It didn't take me long to realise that whoever writes 24 is a paid-up Defeatocrat, as presumably are most of the middle ranking CIA population. If I was GWB or the next President if he's a Republican, I would have a root and branch clear-out of those institutions, and replace them with patriots. The current pseudo-intellectual morons can't even lie well.

(found this link on Instapundit)

Tuesday, December 04, 2007

Kicking the ones who won't kick back

'To be fair, I am not saying Pullman is some sort of neo-Nazi. I think his invocation of fascist themes and memes is probably unconscious. It is just that similar jobs tend to call forth similar tools. The European fascists generally and the Nazis in particular very much wanted to cut off the influence and ultimately destroy the Judeo-Christian God and the Church in particular. They had political reasons for wanting this, but also ideological and (weirdly) religious reasons. Not all of the Nazis were devotes of the occult, but many of them were, and the ones who were not very much understood the importance and power of building a fascist mythos which could motivate and inspire people. To put together their ideology, the Nazis pulled out of the great cesspool of European ideas a lot of nasty things that would have been much better left alone, but among them was the idea that Christianity, which they saw as nothing more than a kind of Judaism, severed people from their inner Nature spirit, their pagan, let's run through the woods naked sort of thing. When Pullman has the Church taking children to camps to sever them from their daemons -- their animal- embodied-soul-mates that every whole person in his alternative universe has -- he is just parroting in kid lit form the old canard you could have picked up in a hundred disreputable places in Bavaria or Vienna in the 1930's.'

Anti-Christian and more specifically anti-Catholic diatribes are all the rage. I'm not sure why, given that only something like 7% of English people actually go to church. Do the words 'kicking a man when he's down' have resonance here? Why don't we have anti-Moslem diatribes? Could it be that those would be met with extreme violence and mayhem and are therefore truly risky? I love our brave intellectuals and journalists. There is so much to respect and honour in them.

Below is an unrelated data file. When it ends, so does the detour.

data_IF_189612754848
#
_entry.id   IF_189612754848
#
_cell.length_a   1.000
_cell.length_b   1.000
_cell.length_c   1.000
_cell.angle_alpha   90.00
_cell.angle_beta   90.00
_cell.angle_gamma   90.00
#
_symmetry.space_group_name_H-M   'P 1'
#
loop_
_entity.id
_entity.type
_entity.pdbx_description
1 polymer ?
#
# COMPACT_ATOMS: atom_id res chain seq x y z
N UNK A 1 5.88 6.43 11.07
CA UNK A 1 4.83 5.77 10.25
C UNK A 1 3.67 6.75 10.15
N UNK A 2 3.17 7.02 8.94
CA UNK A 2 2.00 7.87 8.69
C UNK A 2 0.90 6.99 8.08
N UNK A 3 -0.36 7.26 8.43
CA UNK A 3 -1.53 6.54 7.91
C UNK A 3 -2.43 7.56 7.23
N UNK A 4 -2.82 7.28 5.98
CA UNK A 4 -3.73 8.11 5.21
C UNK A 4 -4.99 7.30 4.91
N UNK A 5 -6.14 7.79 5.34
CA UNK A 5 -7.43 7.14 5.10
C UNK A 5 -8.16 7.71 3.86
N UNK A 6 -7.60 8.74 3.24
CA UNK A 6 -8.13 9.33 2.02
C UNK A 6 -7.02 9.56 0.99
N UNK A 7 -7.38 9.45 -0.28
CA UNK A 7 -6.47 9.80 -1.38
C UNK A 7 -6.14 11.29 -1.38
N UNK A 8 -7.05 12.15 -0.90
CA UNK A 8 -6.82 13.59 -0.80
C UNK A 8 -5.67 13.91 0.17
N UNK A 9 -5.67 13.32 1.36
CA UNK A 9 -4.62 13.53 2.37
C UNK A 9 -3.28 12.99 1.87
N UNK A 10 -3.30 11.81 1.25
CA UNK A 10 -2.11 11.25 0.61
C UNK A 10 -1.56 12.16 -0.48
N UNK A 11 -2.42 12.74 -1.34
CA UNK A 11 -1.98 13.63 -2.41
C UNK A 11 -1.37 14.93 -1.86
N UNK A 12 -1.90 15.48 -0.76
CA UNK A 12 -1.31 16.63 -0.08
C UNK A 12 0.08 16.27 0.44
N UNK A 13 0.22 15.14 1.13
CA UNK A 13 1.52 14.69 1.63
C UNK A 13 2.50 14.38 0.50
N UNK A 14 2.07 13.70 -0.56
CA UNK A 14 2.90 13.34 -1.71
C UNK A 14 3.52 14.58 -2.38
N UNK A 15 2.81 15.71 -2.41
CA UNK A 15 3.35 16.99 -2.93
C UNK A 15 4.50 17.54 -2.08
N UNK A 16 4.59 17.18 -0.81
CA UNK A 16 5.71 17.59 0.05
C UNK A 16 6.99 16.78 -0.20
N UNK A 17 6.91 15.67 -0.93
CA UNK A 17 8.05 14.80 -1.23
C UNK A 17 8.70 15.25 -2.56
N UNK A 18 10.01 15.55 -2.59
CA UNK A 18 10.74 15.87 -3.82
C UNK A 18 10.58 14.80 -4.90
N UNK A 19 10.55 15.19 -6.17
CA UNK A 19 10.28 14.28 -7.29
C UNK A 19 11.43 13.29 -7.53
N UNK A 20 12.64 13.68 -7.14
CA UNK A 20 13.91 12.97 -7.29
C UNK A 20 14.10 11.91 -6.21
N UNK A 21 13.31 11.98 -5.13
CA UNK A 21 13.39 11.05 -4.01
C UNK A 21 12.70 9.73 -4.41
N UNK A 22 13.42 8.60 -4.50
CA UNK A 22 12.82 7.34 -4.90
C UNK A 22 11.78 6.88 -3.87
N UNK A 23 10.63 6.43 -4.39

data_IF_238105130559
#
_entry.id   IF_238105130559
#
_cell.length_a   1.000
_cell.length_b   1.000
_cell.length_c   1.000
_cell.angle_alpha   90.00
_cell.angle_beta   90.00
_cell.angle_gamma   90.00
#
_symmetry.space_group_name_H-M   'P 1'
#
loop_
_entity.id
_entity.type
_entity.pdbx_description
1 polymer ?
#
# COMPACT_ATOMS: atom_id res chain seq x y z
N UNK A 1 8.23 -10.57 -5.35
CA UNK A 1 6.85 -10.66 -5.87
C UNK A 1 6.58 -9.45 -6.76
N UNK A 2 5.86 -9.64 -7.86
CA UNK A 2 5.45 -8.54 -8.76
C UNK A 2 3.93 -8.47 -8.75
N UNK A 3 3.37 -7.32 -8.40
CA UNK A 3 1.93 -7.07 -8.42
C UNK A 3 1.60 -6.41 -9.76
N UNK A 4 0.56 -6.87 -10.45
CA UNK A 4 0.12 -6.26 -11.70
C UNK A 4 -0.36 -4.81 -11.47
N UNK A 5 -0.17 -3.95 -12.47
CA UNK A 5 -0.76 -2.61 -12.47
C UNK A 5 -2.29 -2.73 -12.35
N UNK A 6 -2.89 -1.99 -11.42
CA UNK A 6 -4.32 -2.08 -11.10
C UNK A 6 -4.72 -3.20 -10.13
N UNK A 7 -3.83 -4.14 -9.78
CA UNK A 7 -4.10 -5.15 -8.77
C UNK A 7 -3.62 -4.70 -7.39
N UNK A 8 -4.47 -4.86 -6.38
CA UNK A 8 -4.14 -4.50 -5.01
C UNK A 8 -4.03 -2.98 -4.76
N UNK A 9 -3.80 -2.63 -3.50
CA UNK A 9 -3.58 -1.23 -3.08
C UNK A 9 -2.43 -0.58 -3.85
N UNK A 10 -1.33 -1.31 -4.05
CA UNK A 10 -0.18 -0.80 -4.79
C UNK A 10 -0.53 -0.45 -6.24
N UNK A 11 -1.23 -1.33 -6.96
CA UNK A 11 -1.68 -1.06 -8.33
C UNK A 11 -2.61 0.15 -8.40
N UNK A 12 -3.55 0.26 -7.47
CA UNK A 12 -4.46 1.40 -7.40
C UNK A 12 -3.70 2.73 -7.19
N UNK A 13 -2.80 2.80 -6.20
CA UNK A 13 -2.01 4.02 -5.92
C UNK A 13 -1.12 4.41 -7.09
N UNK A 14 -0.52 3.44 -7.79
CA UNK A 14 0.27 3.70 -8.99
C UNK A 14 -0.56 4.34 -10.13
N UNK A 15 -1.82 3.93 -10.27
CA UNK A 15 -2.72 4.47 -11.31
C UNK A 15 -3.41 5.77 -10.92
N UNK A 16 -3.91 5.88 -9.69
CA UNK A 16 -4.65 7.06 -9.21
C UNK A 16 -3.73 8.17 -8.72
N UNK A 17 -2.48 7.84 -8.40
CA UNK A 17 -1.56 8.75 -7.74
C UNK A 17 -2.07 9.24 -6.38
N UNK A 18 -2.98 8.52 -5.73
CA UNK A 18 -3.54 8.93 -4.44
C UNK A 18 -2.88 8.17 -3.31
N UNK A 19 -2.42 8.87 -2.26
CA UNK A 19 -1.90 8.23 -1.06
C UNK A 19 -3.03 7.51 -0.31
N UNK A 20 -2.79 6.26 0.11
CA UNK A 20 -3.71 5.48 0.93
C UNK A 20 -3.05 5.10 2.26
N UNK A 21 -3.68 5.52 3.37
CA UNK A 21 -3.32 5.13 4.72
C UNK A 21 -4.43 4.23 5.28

Monday, December 03, 2007

Decadent self-hating leftie crap in shock win

'Mark Wallinger has been named the winner of the Turner Prize for his replica of the one-man anti-war protest in Parliament Square, State Britain. ...
For the exhibition he chose to display a film of him roaming the National Gallery in Berlin in a bear suit.'

Lets see... here's a guy who copied banners and placards MADE ORIGINALLY BY OTHER PEOPLE, whose only other 'art' was a film of him wandering around a gallery in a bear costume- winning a major art prize. Western civilization is disappearing up its own fundament, rapidly.

St Clinton of New Yarrrrk

'When the hostages had been released and their alleged captor arrested, a regal-looking Hillary Rodham Clinton strolled out of her Washington home, the picture of calm in the face of crisis.
The image, broadcast just as the network news began, conveyed the message a thousand town hall meetings and campaign commercials strive for — namely, that the Democratic presidential contender can face disorder in a most orderly manner....

It was a thawing moment for a stoic figure who once snapped that she opted for professional life instead of staying home to bake cookies.
She buttressed it with one final message. Clinton sought to use the sad moment as a national teaching opportunity, another skill often employed by presidents.'

Disgusting, AP. Thats not journalism- thats straight up and down hagiography. Does a trail of songbirds stream behind her? Do butterflies flutter around her fragrant head? Does the barren ground sprout little flowers where her feet tread?

Time for a change,25197,22857673-7583,00.html

'As a distant observer of Australian affairs, I had some small personal contact with Howard and co. over the years. Merry, feisty, blunt and fair, they were exactly what we need at this moment: happy warriors.'

Reading this, I had a vision of exactly what kind of men Britain and the rest of the West need right now. Thank you mister Steyn for capturing yet again in very few words what matters.